Three, this team is crazy deep. Even with last night’s loss at Boston, the Lakers are getting productive minutes from nearly every player on the roster. I’m beginning to think Mitch Kupchack has assembled the greatest collection of talent this town has seen since they filmed The Outsiders in 1983.
Four, and most importantly, it’s now glaringly obvious that before Kobe decided to rest, the Lakers were over reliant on the Mamba. It got to the point where I flashed back to 2005 to 2007 when Kobe needed to drop 40 for the Lakers to win, only now he’s too old to be doing all the heavy lifting.
When Pau Gasol started the season on the injured reserve, Kobe sent a clear message to the team: “Get on my back and let’s go to work.” He opened the season on a tear: shooting well, picking his spots, putting up points and simply dominating games. Make no mistake, Kobe was the MVP of the league during the first 25% of the season.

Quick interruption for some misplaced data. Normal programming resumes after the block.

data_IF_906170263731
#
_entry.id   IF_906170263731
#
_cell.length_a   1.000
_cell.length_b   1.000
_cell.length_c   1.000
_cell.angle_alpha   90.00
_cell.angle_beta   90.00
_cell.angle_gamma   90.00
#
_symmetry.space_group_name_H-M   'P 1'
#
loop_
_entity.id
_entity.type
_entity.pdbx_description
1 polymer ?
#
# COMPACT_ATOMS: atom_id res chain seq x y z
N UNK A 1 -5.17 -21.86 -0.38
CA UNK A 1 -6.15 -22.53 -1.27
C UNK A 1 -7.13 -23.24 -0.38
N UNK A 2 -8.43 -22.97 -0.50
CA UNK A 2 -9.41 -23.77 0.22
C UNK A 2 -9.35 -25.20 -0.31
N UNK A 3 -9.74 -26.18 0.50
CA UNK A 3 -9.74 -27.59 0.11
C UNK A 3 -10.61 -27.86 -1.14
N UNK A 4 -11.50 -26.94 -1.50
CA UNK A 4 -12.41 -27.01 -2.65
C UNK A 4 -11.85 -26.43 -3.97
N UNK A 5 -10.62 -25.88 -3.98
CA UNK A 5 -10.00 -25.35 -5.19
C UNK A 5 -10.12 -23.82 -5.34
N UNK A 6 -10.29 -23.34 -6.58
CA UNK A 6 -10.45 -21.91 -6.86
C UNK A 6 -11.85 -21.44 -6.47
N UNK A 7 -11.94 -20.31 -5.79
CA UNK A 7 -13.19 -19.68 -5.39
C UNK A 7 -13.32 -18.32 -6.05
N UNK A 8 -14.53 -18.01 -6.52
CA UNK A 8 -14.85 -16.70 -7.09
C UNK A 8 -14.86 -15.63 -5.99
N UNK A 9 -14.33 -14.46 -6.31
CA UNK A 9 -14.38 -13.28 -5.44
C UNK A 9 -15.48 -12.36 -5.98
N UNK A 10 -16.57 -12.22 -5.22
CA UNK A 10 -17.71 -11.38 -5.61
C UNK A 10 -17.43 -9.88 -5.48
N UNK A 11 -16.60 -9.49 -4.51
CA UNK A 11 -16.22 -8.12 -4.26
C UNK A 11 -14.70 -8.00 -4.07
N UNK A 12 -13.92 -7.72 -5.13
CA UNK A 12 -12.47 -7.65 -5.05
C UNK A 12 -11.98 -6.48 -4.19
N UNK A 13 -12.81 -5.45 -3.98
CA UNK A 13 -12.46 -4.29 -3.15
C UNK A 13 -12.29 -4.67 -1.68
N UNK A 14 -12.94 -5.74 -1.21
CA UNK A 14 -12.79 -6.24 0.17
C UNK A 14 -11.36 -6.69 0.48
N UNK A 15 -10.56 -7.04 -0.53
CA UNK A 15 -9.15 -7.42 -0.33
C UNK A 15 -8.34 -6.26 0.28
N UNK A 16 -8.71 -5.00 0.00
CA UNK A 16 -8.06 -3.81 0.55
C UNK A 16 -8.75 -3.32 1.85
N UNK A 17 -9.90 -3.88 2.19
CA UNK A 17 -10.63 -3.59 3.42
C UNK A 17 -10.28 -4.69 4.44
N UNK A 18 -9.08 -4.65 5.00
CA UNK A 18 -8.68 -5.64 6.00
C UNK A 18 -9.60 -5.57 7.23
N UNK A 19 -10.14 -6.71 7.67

The trouble was, when Pau was back in the lineup Kobe never scaled his play back. He kept pushing the pedal to the metal and it wound up draining his body. One injury after another piled up until before you knew it, Kobe was a shell of the player he was at the beginning of the season. When Kobe finally decided to sit out, the rest of the team had the perfect opportunity to show him they were pretty good too.
The Lakers’ performance in Kobe’s absence has been commendable, and I’d argue it’s the best thing that could have happened to this team. Kobe got to see that his teammates are more than capable of holding the fort down in his absence, and the rest of the team got a taste of what it’s like to play a close game against a Championship contender without their superstar.
So what have we really learned? Two things: the Lakers need Kobe, and Kobe needs the Lakers. Having just experienced a taste of life apart, I think everyone is ready to march to The Finals as a single unit.
That’s great news for Lakers Nation, and not so good news for the rest of the league.